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NLD promises to listen to public on Myitsone Dam

National League for Democracy Spokesperson Zaw Myint Maung soothed local concerns on the future of the controversial dam, Myitsone.

He said yesterday that the new government would heed public opinion before making the next move and if the project does not win public approval, it would not be resumed.

“We have always faced questions on this. Anybody can say what they want. But as the spokesperson of the party, the o nly thing I can say is our policy is clear. We have special consideration for the people. We will not do it if people do not agree. Our chairperson Aung San Suu Kyi already mentioned it. We will aim for the development of the people,” he said.

By Kyaw Zin Win

Yangon, Myanmar, March 21, 2016

Myanmar Eleven

National League for Democracy Spokesperson Zaw Myint Maung soothed local concerns on the future of the controversial dam, Myitsone.

He said yesterday that the new government would heed public opinion before making the next move and if the project does not win public approval, it would not be resumed.

“We have always faced questions on this. Anybody can say what they want. But as the spokesperson of the party, the o nly thing I can say is our policy is clear. We have special consideration for the people. We will not do it if people do not agree. Our chairperson Aung San Suu Kyi already mentioned it. We will aim for the development of the people,” he said.

Suu Kyi said during her election campaign in Myitkyina, Kachin State, that she had not seen the details of the Myitsone dam agreement and after studying it she would seek the people’s opinion to decide what to do.

With capacity to build 6,000 megawatt, Myitsone will be the fifteenth largest hydroelectric power station in the world. It is to be built by the Upstream Ayeyawady Confluence Basin Hydropower Co, a joint venture between China Power Investment Corporation (CPI), Myanmar’s Ministry of Electric Power and the Asia World. Due to strong opposition, President Thein Sein suspended the project in 2011.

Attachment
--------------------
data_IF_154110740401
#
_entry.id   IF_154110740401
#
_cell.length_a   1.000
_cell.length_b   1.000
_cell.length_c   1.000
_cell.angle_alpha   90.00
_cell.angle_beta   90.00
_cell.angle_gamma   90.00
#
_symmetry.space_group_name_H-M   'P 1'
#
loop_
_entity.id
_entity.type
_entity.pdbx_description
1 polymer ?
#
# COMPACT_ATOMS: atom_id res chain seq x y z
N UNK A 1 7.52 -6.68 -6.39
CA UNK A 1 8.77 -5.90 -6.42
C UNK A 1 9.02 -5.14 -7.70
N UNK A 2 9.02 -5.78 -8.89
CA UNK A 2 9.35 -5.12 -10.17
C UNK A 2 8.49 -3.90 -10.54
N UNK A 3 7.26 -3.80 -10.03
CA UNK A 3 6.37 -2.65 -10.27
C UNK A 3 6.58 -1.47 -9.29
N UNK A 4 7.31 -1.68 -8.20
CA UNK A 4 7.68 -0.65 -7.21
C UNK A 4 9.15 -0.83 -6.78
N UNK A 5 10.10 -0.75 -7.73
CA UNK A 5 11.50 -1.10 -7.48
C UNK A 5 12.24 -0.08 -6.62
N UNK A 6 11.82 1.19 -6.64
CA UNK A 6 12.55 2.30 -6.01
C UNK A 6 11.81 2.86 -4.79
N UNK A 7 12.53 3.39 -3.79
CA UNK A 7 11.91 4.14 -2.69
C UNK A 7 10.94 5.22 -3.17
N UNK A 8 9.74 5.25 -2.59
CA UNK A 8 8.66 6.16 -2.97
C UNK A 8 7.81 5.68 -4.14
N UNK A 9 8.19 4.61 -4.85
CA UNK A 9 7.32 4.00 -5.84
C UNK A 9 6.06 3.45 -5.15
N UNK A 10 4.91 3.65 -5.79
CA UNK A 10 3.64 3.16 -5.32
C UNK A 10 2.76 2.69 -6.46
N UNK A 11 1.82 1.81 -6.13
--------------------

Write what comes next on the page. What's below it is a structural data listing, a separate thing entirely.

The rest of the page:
Local concerns intensified recently after the Chinese ambassador to Myanmar Hong Liang said on March 4 that China would seek every possible way to resume the project by cooperating with the NLD. Reuters reported that the Chinese deputy minister for foreign affairs Liu Zhenmin said Beijing would urge the new government to resume the project, as it was still valid.

“It is an important cooperation project to implement between the two countries. In 2011, Myanmar postponed it but the contract is still valid. Cooperation is important for both countries. When the new government takes office, the Chinese government will continue to discuss ways to restart the project,” said Liu Zhenmin.

The comment stirred protest threats if the project is revived.

Environmentalist Win Myo Thu said: “This issue must be settled. The NLD said it would follow the people’s wishes. In order to do so, it needs principles. Depending on that principle, every possibility must be researched thoroughly. If it is cancelled completely, compensation should be given.”

NGOs and local people said that the giant dam would lead to the flooding of about 4,800 hectares, affecting 48 villages and people along the Ayeyawady (Irawaddy) River.

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